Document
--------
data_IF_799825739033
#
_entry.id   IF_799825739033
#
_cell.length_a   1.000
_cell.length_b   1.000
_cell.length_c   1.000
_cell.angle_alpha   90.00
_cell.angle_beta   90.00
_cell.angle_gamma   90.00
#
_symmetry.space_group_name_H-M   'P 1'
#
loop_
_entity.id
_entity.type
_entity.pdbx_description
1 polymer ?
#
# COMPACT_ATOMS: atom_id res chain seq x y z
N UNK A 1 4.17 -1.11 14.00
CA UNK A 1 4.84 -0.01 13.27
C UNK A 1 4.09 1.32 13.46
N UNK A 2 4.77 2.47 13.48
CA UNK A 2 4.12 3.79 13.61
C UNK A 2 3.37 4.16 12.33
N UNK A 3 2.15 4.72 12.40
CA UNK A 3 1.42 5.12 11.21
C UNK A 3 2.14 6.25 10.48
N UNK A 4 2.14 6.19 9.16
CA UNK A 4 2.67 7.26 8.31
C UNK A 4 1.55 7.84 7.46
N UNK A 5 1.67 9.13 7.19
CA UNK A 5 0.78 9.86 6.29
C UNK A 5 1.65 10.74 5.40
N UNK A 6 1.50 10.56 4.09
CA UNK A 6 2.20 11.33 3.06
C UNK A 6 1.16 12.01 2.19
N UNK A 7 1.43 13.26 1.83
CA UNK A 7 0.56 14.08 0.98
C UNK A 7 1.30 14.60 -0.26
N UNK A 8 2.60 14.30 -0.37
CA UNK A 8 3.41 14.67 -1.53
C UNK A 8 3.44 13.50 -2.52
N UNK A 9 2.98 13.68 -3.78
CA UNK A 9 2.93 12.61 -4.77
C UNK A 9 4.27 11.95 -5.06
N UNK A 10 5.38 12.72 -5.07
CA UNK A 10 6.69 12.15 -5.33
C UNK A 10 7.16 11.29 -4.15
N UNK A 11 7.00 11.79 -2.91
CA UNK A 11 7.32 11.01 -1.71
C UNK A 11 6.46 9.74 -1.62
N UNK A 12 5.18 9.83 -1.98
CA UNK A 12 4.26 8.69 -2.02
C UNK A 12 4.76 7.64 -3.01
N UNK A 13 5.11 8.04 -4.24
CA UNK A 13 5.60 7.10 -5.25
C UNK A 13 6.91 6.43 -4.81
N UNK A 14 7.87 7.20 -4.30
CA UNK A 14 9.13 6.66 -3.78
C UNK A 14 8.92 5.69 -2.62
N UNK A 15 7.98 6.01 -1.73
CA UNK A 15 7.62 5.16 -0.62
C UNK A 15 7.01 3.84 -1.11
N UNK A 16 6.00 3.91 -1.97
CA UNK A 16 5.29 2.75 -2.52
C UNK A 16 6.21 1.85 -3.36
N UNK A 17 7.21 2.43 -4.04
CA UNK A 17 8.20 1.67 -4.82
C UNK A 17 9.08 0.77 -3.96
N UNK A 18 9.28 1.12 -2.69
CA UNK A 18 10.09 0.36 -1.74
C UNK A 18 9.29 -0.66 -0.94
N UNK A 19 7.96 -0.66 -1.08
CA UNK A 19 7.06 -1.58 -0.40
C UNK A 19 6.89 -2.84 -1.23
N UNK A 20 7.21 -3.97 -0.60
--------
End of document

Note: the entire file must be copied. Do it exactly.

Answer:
data_IF_799825739033
#
_entry.id   IF_799825739033
#
_cell.length_a   1.000
_cell.length_b   1.000
_cell.length_c   1.000
_cell.angle_alpha   90.00
_cell.angle_beta   90.00
_cell.angle_gamma   90.00
#
_symmetry.space_group_name_H-M   'P 1'
#
loop_
_entity.id
_entity.type
_entity.pdbx_description
1 polymer ?
#
# COMPACT_ATOMS: atom_id res chain seq x y z
N UNK A 1 4.17 -1.11 14.00
CA UNK A 1 4.84 -0.01 13.27
C UNK A 1 4.09 1.32 13.46
N UNK A 2 4.77 2.47 13.48
CA UNK A 2 4.12 3.79 13.61
C UNK A 2 3.37 4.16 12.33
N UNK A 3 2.15 4.72 12.40
CA UNK A 3 1.42 5.12 11.21
C UNK A 3 2.14 6.25 10.48
N UNK A 4 2.14 6.19 9.16
CA UNK A 4 2.67 7.26 8.31
C UNK A 4 1.55 7.84 7.46
N UNK A 5 1.67 9.13 7.19
CA UNK A 5 0.78 9.86 6.29
C UNK A 5 1.65 10.74 5.40
N UNK A 6 1.50 10.56 4.09
CA UNK A 6 2.20 11.33 3.06
C UNK A 6 1.16 12.01 2.19
N UNK A 7 1.43 13.26 1.83
CA UNK A 7 0.56 14.08 0.98
C UNK A 7 1.30 14.60 -0.26
N UNK A 8 2.60 14.30 -0.37
CA UNK A 8 3.41 14.67 -1.53
C UNK A 8 3.44 13.50 -2.52
N UNK A 9 2.98 13.68 -3.78
CA UNK A 9 2.93 12.61 -4.77
C UNK A 9 4.27 11.95 -5.06
N UNK A 10 5.38 12.72 -5.07
CA UNK A 10 6.69 12.15 -5.33
C UNK A 10 7.16 11.29 -4.15
N UNK A 11 7.00 11.79 -2.91
CA UNK A 11 7.32 11.01 -1.71
C UNK A 11 6.46 9.74 -1.62
N UNK A 12 5.18 9.83 -1.98
CA UNK A 12 4.26 8.69 -2.02
C UNK A 12 4.76 7.64 -3.01
N UNK A 13 5.11 8.04 -4.24
CA UNK A 13 5.60 7.10 -5.25
C UNK A 13 6.91 6.43 -4.81
N UNK A 14 7.87 7.20 -4.30
CA UNK A 14 9.13 6.66 -3.78
C UNK A 14 8.92 5.69 -2.62
N UNK A 15 7.98 6.01 -1.73
CA UNK A 15 7.62 5.16 -0.62
C UNK A 15 7.01 3.84 -1.11
N UNK A 16 6.00 3.91 -1.97
CA UNK A 16 5.29 2.75 -2.52
C UNK A 16 6.21 1.85 -3.36
N UNK A 17 7.21 2.43 -4.04
CA UNK A 17 8.20 1.67 -4.82
C UNK A 17 9.08 0.77 -3.96
N UNK A 18 9.28 1.12 -2.69
CA UNK A 18 10.09 0.36 -1.74
C UNK A 18 9.29 -0.66 -0.94
N UNK A 19 7.96 -0.66 -1.08
CA UNK A 19 7.06 -1.58 -0.40
C UNK A 19 6.89 -2.84 -1.23
N UNK A 20 7.21 -3.97 -0.60